Reassessing the type I dehydroquinate dehydratase catalytic triad: Kinetic and structural studies of Glu86 mutants.Light, S.H., Anderson, W.F., Lavie, A.
(2013) Protein Sci. 22: 418-424
- PubMed: 23341204
- DOI: 10.1002/pro.2218
- Primary Citation of Related Structures:
- PubMed Abstract:
Dehydroquinate dehydratase (DHQD) catalyzes the third reaction in the biosynthetic shikimate pathway. Type I DHQDs are members of the greater aldolase superfamily, a group of enzymes that contain an active site lysine that forms a Schiff base interme ...
Dehydroquinate dehydratase (DHQD) catalyzes the third reaction in the biosynthetic shikimate pathway. Type I DHQDs are members of the greater aldolase superfamily, a group of enzymes that contain an active site lysine that forms a Schiff base intermediate. Three residues (Glu86, His143, and Lys170 in the Salmonella enterica DHQD) have previously been proposed to form a triad vital for catalysis. While the roles of Lys170 and His143 are well defined-Lys170 forms the Schiff base with the substrate and His143 shuttles protons in multiple steps in the reaction-the role of Glu86 remains poorly characterized. To probe Glu86's role, Glu86 mutants were generated and subjected to biochemical and structural study. The studies presented here demonstrate that mutant enzymes retain catalytic proficiency, calling into question the previously attributed role of Glu86 in catalysis and suggesting that His143 and Lys170 function as a catalytic dyad. Structures of the Glu86Ala (E86A) mutant in complex with covalently bound reaction intermediate reveal a conformational change of the His143 side chain. This indicates a predominant steric role for Glu86, to maintain the His143 side chain in position consistent with catalysis. The structures also explain why the E86A mutant is optimally active at more acidic conditions than the wild-type enzyme. In addition, a complex with the reaction product reveals a novel, likely nonproductive, binding mode that suggests a mechanism of competitive product inhibition and a potential strategy for the design of therapeutics.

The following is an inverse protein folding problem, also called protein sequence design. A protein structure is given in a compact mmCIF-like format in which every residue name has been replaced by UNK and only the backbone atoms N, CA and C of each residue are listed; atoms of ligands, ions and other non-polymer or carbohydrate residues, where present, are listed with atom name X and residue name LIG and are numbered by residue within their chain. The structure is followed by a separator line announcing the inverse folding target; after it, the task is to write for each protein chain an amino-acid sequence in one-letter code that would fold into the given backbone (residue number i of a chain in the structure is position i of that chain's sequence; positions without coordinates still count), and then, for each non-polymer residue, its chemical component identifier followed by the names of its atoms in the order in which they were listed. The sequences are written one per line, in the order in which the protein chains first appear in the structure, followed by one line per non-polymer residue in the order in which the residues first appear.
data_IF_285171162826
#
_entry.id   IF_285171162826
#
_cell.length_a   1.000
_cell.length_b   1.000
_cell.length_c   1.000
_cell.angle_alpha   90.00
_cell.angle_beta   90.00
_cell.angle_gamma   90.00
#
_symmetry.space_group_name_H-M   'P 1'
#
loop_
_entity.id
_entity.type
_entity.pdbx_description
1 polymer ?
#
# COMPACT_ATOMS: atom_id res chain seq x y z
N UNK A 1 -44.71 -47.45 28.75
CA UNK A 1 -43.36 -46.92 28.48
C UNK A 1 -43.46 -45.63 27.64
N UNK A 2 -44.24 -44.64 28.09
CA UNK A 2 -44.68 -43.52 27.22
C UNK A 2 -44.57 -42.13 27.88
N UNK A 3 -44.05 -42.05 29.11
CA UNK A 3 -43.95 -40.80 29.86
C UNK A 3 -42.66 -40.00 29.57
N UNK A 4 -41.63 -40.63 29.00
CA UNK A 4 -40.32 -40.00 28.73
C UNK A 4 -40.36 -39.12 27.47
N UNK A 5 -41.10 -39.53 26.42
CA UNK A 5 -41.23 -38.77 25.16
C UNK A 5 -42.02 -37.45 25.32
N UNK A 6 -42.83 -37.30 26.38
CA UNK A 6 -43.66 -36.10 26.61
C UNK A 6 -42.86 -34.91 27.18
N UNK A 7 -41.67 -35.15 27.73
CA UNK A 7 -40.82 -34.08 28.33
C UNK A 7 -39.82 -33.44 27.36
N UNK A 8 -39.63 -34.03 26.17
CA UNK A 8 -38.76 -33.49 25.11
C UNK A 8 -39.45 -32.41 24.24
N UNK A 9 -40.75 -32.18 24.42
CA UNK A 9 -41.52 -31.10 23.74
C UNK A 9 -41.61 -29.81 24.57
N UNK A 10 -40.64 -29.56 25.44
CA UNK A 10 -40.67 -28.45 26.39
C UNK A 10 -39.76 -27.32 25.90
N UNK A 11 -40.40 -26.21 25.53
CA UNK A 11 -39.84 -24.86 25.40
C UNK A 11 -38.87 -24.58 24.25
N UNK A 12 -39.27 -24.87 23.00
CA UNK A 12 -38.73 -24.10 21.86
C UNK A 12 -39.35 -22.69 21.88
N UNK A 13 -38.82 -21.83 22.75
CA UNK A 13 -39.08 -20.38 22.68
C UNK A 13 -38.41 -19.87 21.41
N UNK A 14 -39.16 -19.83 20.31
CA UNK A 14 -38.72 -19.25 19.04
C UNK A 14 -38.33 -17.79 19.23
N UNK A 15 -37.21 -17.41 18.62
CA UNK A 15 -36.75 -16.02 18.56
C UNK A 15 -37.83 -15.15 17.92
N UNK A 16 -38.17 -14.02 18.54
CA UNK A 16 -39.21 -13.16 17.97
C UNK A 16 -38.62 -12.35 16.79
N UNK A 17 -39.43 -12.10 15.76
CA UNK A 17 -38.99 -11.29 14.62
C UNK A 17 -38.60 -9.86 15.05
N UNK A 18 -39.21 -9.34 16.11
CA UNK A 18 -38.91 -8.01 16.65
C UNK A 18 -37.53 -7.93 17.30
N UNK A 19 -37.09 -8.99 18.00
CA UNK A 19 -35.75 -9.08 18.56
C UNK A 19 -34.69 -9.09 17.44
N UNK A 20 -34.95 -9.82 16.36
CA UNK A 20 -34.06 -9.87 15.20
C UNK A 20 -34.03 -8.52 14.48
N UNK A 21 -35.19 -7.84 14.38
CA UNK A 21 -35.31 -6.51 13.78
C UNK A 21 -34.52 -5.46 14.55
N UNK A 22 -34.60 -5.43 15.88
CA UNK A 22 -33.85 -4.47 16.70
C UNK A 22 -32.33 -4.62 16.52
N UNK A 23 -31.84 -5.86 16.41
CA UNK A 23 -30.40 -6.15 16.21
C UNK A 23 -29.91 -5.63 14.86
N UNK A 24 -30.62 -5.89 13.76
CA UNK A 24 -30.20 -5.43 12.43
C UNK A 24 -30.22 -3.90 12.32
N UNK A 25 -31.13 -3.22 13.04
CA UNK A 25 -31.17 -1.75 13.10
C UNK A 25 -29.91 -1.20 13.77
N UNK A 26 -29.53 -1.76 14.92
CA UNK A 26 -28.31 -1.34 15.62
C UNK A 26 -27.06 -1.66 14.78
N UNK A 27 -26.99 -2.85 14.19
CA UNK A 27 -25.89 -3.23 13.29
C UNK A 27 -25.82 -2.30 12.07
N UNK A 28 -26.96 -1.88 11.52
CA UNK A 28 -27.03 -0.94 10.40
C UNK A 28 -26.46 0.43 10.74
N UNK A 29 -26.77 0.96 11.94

Center for Structural Genomics of Infectious Diseases and Department of Molecular Pharmacology and Biological Chemistry, Feinberg School of Medicine, Northwestern University, Chicago, Illinois 60611, USA.